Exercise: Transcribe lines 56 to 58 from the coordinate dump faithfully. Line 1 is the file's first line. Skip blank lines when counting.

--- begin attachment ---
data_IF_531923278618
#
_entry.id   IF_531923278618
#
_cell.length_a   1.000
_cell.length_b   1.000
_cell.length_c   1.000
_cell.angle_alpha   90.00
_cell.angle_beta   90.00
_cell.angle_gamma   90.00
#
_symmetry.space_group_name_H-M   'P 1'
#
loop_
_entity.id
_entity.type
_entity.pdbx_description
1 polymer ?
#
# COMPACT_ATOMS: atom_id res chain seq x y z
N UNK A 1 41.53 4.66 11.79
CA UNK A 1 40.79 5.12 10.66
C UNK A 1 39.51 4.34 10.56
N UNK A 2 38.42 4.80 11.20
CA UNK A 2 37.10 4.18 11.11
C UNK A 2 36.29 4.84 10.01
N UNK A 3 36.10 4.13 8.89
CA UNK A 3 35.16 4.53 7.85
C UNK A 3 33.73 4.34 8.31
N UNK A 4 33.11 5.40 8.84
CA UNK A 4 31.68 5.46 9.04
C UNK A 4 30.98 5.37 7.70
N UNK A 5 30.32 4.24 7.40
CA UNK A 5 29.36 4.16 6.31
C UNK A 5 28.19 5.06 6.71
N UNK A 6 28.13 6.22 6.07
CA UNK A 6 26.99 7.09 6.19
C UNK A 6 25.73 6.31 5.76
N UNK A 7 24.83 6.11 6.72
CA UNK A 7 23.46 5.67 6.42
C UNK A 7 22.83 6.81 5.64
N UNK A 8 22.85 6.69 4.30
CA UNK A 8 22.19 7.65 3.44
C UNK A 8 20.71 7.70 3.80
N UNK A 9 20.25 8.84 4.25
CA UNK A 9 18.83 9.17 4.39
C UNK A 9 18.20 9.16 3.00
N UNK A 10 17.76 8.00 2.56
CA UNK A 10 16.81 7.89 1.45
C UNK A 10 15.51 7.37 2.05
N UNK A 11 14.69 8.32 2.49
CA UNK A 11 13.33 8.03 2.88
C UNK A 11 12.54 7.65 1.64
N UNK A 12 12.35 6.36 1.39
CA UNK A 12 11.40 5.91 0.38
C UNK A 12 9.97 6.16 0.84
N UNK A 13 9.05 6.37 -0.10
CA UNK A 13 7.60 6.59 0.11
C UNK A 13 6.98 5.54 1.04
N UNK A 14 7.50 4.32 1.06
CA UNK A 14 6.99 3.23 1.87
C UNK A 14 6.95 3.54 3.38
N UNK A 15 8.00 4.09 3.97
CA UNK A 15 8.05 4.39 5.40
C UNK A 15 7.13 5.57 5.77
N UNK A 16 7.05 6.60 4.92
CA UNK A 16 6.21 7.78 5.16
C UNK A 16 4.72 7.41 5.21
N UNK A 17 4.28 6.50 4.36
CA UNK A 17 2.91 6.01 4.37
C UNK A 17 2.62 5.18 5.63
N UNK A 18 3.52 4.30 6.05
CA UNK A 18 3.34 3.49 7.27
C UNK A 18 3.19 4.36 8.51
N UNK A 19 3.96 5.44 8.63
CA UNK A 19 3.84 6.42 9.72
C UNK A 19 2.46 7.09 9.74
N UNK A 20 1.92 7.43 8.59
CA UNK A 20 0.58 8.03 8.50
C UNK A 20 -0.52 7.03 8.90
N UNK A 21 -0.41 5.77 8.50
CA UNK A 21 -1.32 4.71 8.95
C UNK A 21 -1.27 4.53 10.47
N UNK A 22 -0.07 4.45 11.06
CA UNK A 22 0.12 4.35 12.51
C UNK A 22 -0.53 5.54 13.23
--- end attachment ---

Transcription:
C UNK A 12 9.97 6.16 0.84
N UNK A 13 9.05 6.37 -0.10
CA UNK A 13 7.60 6.59 0.11